Rivertown started at Lockland with just shy of 2,000-square-feet of space, but as business grew, it knocked down walls to fill about 20,000-square-feet today. Also, when business started, it was before state law allowed production and tastings in one place and the Lockland location was chosen for being off the beaten path and for cheaper rent, Roeper said.
When looking for a new location, he was eyeing land with highway proximity for easy customer access.
Monroe’s location was also attractive because of the access to quality, award-winning water, room to grow, and it’s an opportunity to build the brewery from the ground up designed for making beer, instead of trying to make the industrial space where the company is located now fit Rivertown’s needs, he added.
But part of what prompted Rivertown to begin thinking about new space in the first place was when The Metropolitan Sewer District of Greater Cincinnati considered surcharges for wastewater for Cincinnati-area breweries, he said. Even though it hasn’t come to fruition, it is a concern for the future, he said.
“We’re making a huge investment,” he said. “We’re calling it our forever brewery.”
The Lockland facility and Barrel House restaurant and sampling room will not close, Roeper said. At the leased space, Rivertown, which has about 30 employees, will continue to serve beer samples and run test batches, he said.
Current production is about 15,000 barrels of beer a year, and about 207,000 case equivalences a year, Roeper said. The expansion will increase capacity to up to 150,000 barrels a year or 2.1 million cases, he said.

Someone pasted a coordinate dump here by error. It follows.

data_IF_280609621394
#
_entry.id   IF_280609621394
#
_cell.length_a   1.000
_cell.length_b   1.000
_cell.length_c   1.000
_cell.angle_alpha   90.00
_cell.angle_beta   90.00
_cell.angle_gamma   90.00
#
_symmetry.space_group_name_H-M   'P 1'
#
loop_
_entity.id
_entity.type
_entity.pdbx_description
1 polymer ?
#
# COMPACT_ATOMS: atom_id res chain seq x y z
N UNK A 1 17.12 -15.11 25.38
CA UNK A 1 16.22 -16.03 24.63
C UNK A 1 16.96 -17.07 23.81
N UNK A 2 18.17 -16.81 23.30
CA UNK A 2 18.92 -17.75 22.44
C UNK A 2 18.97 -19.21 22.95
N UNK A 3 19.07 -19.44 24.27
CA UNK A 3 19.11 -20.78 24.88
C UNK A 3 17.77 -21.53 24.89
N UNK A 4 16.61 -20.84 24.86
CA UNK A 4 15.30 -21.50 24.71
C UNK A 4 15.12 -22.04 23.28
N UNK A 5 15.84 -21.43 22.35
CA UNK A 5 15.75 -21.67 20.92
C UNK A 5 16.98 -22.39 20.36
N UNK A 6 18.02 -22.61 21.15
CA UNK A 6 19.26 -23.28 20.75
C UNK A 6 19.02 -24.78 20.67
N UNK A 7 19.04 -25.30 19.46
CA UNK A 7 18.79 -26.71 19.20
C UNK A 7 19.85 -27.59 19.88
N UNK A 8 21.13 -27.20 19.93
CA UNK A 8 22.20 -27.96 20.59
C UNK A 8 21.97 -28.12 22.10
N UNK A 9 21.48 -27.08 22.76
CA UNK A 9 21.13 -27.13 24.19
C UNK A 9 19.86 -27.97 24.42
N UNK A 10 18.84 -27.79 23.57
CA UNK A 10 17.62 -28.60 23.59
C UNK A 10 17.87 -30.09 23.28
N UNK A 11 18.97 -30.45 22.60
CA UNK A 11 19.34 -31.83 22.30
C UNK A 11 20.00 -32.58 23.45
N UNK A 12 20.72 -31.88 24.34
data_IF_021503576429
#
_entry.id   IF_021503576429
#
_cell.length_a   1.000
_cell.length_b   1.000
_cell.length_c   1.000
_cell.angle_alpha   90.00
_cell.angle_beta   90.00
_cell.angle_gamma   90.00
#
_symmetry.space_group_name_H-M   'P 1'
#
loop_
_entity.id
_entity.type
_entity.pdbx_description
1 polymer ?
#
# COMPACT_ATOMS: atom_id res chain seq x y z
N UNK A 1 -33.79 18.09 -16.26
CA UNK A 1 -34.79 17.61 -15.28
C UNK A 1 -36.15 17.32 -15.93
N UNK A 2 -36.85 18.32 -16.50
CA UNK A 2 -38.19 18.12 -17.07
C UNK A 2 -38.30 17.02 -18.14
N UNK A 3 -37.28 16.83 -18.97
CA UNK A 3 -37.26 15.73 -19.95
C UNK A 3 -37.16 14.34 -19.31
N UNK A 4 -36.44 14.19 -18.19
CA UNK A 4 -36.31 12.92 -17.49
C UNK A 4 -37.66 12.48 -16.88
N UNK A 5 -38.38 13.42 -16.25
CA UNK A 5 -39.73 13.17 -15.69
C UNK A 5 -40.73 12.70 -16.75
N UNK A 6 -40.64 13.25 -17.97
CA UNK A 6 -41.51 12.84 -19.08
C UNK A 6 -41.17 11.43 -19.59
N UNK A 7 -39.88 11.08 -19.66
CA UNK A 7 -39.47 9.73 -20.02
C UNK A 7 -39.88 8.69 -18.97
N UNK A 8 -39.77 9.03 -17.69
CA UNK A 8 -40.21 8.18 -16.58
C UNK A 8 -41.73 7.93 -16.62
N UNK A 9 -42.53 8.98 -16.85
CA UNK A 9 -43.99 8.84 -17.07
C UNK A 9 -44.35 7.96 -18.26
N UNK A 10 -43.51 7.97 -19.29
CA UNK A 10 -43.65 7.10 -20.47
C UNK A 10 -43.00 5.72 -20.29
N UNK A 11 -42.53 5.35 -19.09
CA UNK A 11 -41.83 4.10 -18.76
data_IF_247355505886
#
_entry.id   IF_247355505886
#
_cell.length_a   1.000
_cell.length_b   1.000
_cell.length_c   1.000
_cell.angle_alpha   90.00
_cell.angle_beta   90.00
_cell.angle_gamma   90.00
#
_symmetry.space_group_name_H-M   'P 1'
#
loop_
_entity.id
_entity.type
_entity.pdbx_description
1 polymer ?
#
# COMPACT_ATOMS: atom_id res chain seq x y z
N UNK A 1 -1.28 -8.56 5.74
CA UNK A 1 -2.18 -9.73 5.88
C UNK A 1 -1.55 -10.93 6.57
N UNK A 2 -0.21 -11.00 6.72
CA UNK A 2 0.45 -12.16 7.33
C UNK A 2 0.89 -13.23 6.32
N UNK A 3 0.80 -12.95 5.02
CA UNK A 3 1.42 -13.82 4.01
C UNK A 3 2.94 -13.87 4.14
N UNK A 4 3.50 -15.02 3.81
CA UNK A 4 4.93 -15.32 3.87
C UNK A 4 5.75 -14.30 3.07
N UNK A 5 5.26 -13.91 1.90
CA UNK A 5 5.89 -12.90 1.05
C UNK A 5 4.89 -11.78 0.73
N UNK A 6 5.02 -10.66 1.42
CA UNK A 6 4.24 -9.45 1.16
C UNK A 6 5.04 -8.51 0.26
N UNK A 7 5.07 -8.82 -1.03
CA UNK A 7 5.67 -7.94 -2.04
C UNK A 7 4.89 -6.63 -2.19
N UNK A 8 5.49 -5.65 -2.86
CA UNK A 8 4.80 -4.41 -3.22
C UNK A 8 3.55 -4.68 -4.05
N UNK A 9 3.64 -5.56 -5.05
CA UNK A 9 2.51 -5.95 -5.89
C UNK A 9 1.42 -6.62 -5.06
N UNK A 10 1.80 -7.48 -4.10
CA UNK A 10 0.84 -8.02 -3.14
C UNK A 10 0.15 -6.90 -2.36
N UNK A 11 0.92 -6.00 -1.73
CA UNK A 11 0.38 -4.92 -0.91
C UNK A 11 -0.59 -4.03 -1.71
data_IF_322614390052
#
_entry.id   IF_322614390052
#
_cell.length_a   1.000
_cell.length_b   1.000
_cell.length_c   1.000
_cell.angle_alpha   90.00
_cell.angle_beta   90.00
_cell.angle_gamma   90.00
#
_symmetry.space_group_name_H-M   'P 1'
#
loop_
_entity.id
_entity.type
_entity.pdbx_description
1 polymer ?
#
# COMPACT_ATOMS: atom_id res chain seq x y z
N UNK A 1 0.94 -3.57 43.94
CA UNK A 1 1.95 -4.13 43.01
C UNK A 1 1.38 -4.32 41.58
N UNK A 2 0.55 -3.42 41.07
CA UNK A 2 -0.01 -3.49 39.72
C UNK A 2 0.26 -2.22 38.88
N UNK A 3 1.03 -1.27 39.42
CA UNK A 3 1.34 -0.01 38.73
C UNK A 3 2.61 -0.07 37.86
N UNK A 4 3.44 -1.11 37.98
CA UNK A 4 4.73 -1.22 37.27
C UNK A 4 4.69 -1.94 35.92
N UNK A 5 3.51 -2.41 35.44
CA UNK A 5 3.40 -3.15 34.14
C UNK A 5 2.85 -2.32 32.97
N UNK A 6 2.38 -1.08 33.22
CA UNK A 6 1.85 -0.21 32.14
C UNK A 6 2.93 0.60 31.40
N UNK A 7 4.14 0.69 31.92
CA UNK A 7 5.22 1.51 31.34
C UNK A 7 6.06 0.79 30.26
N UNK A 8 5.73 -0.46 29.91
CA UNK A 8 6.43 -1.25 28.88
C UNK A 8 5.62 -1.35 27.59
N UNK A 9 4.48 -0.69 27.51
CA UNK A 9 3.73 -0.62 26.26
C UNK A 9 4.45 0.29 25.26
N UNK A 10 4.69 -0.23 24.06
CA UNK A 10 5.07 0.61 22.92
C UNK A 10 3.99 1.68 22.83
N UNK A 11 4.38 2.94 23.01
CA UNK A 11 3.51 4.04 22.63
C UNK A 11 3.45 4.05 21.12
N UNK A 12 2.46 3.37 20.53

Rivertown beers are distributed in Ohio, Kentucky, Indiana, Tennessee, Massachusetts, Florida and the Virgin Islands. Customers can buy products too at any local Kroger store, Jungle Jim’s International Market, Belmont Party Supply and Dorothy Lane Market, he said. Drinkers can also buy a draft at local restaurants that carry it on tap.
Before the project proceeds, Rivertown will need to obtain approval to transfer or get a new liquor license at the site, according to Ohio Division of Liquor Control.
Monroe City Council will consider tax and financial incentives for Rivertown at one of their December meetings. In the meantime, staff is going to be working with the developer on the site plan and building design, according to the city. The correct zoning is already in place for the property, city officials say.
“They’ve become very successful in a relatively short time through their determination and the quality of their products, and we look forward to supporting their continued growth,” said City Manager Bill Brock. “In addition to creating new jobs and representing an investment in the city, the new Rivertown facility also gives residents and visitors another entertainment option and creates additional interest in Monroe that all of our companies can benefit from.”